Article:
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Michael Corbett's Blog

By Michael Corbett | Real Estate Pro in Los Angeles, CA

The Pros and Cons of Buying A Condo

First, let’s talk about what exactly a condo is. Basically, a condo is different from a house in that you actually have a shared ownership with other people. Most people believe you own one unit in a condominium building. Actually, you own only the walls of the condo and the air space in between. And sometimes you don’t even own the walls, just the airspace. However, in addition, you own a share of all the common areas and elements of that building, such as the hallways and the laundry room, the garages, the swimming pool, and the lobby.

The Pros
  • Affordability—Condos are generally more affordable and lower in price than single-family homes. In most metropolitan cities especially, housing prices are so expensive that condos are the starter home option for many people. And after the severe market downturn, condo prices dropped even more than home prices. Thus condos are more affordable now than ever.
  • The only game in some towns—In New York City, condos and co-ops are pretty much the only game in town, unless of course you have the superbig bucks to buy an entire town house. And in metro Chicago, condos are one of the residential mainstays.
  • Access to better neighborhoods—Condos allow homebuyers to move into better neighborhoods in more desirable parts of town. Often they’re in central city locations, near public transportation, good schools, stores, restaurants, nightlife, fitness centers, and job opportunities. Developers are able to offer condos even in the best of neighborhoods for a lower price because it costs less when you put more units in a building on one piece of land.
  • Extra amenities—Condos may offer lots of great amenities like pools, gyms, entertainment or conference centers, and tennis courts that you don’t personally have to worry about keeping clean or maintaining. Sure, you have to write that condo association check every month, but you don’t have to be cleaning out rain gutters in the spring or raking leaves in the fall.
  • Safety—Condo buildings have a certain safety factor. They usually have security gates and entry system intercoms. And of course there is safety in numbers. Having neighbors close by and across the hall is a big deterrent to crime, and a comfort as well, especially for single buyers.
  • Ability to turn the key and walk away—You often hear people say that they just want a home that is easy to maintain and manage. Condos provide that. For people who travel or spend long hours away from home, condos are ideal. Lock the door and go.
The Cons
  • First to go and the last to come back—When the housing market falls, condos tend to decrease in value faster than single-family homes and take longer to come back when the market begins to rise again. In the recent real estate dip, developers flooded the market with an oversupply of condos in growth cities like Miami, San Diego, and Las Vegas. The excess inventory coupled with the subprime mortgage crisis drove condos down in price much faster than their single-family-home counterparts. Condos are always in unlimited supply, whereas single-family homes have limited supplies. You can only build one house on a single lot, but you can have twenty condos on the same piece of property.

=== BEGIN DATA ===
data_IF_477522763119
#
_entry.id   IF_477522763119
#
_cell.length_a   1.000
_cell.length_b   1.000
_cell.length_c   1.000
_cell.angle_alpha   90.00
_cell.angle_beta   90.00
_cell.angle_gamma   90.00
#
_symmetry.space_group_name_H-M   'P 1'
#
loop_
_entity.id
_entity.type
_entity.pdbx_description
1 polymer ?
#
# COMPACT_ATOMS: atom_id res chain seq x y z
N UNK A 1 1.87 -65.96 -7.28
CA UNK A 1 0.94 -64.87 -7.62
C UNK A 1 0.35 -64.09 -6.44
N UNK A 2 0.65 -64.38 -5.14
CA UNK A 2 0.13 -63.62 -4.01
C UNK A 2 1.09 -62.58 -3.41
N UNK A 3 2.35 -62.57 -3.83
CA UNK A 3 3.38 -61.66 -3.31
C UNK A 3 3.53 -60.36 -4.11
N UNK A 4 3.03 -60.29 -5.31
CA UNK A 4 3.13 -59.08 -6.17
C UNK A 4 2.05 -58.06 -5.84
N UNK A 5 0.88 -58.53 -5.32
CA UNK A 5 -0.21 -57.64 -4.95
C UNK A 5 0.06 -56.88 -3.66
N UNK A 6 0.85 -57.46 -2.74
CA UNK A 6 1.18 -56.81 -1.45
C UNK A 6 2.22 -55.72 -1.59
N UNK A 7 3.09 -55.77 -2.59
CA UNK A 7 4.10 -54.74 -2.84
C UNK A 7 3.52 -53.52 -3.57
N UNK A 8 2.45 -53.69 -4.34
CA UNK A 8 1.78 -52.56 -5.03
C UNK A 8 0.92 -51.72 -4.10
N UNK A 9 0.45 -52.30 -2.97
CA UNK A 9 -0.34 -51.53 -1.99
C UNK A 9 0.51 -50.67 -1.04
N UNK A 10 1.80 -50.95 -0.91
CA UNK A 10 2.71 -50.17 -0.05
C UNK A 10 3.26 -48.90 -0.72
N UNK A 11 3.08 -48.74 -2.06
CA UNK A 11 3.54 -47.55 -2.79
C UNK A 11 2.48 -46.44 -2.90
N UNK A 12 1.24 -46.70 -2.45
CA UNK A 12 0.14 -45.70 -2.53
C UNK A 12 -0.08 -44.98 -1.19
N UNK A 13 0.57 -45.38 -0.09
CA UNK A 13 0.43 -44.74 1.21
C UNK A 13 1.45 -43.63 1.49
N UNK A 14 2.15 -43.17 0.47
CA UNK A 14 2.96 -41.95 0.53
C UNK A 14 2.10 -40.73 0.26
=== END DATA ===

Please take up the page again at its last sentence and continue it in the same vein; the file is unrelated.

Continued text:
• Association dues—With condos you share some common areas as well as the cost of maintaining those common areas. As part owner of the building, you will have to be responsible for a portion of the swimming pool repair or the new roof or the new tiling that goes into the lobby or even the elevator that has to be replaced down the line. This is all part of your monthly maintenance fees and later on possible unpredictable assessments that may come up this year, next year, or in the future.
  • Common walls—Keep the noise down, folks. If you can hear your neighbors yelling, they can probably hear you playing your favorite pop hits on your iPod docking station. That’s the price of sharing common walls.
  • Condo board rules—You have to play by the rules. You are now part of a group of owners and have to adhere to the condo association’s rules. I have a friend who was charged $500 by her association as security when she had to move furniture. The fee was supposed to cover any damage the building sustained when she moved a new couch into her unit. Totally unnecessary, but she had to adhere to her building association’s rules.
  • An apartment feeling—Most condos don’t have the private outdoor space that homes do. Yes, you might occasionally do some grilling on your balcony, but your neighbor in the balcony above you isn’t going to like it.

When condo shopping, it’s so important to understand that you are not just buying a condo unit, you are really buying a part of a building. And you want to make sure that it is a healthy building. I’m talking about financial health. If the financial profile seems shaky, or if additional assessments for big-ticket items like new elevators or windows or a large-scale lobby renovation are needed, no matter how great a deal you think you may be getting on the price, you’ll still have to be kicking in extra money in the form of assessments to bear the cost of the building’s ailing finances.



By Carole & Greg Higgins,  Fri Jul 20 2012, 08:25
This is a great informative post. I will be directing potential condo buyers straight to this post. You have explained concisely and thoroughly what I find myself repeating over and over again.
By Og,  Fri Jul 27 2012, 17:31
This is very informative and educative.
By Angelica Moran,  Tue May 28 2013, 16:48
Very enlightening. Thanks!

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